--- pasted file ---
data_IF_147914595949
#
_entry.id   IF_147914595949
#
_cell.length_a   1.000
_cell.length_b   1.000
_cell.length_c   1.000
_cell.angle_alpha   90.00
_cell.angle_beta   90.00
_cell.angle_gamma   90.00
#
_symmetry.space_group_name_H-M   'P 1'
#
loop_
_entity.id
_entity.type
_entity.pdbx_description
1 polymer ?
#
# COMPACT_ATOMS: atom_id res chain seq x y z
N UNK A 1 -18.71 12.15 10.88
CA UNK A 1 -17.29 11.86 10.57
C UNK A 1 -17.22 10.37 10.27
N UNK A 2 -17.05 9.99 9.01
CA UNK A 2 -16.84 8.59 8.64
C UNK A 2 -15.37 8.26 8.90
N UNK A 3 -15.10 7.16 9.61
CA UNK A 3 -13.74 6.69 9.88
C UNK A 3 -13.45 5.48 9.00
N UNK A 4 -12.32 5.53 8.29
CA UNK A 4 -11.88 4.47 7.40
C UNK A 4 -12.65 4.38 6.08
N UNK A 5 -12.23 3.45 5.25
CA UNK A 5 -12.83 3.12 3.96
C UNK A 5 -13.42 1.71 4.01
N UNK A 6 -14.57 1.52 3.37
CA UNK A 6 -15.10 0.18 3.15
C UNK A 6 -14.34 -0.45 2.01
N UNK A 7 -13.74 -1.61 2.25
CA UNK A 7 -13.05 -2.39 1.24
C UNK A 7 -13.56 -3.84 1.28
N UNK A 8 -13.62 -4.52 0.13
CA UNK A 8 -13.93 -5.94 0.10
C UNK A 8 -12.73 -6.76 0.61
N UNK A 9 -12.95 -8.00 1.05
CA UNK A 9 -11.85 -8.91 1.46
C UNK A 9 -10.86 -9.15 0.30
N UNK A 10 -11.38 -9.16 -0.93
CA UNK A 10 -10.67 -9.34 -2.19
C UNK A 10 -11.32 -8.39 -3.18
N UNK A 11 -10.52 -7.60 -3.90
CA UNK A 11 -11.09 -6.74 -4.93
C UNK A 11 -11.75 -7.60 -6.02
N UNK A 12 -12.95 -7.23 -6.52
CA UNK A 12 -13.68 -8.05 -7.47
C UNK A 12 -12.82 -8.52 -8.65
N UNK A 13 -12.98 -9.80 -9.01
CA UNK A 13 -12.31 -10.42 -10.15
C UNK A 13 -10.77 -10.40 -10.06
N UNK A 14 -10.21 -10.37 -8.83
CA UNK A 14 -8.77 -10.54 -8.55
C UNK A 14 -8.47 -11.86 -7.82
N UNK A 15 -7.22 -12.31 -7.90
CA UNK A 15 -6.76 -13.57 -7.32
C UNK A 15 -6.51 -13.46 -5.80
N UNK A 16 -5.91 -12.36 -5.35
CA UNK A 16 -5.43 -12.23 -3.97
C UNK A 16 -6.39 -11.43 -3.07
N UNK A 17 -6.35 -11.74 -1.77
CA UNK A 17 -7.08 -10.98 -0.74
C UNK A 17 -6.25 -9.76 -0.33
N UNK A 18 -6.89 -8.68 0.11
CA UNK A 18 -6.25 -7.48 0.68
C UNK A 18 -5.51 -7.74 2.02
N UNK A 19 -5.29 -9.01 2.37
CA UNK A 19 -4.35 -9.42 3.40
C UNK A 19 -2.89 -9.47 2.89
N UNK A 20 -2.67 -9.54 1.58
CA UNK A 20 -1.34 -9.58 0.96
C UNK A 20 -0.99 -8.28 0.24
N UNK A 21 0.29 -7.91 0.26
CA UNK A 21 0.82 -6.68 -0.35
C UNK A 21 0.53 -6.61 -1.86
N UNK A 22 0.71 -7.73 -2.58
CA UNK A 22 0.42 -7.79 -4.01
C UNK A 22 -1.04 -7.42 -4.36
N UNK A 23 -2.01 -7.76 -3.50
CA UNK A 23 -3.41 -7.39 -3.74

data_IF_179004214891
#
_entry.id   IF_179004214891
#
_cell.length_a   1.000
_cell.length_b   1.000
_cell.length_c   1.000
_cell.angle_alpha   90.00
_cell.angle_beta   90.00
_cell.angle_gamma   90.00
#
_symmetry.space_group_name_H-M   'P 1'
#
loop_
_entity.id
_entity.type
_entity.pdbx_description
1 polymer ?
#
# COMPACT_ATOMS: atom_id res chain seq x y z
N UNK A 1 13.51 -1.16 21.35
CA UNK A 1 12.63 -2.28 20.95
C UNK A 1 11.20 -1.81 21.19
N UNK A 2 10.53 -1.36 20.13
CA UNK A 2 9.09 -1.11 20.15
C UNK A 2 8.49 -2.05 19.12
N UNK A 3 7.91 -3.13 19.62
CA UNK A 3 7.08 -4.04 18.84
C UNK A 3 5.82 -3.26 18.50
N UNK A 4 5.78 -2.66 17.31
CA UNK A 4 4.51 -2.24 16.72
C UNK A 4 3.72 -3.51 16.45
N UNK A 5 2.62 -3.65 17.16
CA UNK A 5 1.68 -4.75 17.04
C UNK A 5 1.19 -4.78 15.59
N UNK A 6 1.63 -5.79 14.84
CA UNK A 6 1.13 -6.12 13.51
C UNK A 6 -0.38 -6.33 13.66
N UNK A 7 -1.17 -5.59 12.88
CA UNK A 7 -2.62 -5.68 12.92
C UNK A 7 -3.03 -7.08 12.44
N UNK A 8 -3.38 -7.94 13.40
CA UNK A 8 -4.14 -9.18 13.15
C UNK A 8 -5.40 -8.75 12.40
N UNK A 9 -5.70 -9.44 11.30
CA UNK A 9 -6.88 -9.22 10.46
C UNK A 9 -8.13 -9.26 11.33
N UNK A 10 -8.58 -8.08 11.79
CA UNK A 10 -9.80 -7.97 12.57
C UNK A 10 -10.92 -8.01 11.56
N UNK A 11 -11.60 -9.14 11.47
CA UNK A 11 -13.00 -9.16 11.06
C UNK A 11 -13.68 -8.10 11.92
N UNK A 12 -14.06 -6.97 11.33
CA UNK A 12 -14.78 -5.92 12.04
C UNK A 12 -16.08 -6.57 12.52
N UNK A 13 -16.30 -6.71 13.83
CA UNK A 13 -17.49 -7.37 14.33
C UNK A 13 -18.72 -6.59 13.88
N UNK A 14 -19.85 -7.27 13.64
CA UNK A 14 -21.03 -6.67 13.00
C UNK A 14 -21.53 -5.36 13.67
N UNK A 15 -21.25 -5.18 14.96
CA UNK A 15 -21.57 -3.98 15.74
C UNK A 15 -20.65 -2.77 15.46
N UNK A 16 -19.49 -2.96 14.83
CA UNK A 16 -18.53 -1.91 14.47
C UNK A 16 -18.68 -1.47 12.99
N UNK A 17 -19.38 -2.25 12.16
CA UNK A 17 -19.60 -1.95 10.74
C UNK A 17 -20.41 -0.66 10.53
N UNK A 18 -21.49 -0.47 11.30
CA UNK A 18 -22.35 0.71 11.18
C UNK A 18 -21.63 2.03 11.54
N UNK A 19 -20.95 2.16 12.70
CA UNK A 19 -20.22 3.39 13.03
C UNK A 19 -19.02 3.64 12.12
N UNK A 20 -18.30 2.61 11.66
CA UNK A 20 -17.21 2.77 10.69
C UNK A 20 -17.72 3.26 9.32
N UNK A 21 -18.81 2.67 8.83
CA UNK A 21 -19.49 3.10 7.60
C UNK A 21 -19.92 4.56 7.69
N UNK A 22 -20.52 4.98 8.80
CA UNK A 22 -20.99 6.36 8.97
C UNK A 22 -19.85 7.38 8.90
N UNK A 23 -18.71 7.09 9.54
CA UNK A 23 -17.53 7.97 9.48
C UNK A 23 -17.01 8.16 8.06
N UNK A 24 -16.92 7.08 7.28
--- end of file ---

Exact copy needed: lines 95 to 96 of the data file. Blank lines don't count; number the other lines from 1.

_cell.length_c   1.000
_cell.angle_alpha   90.00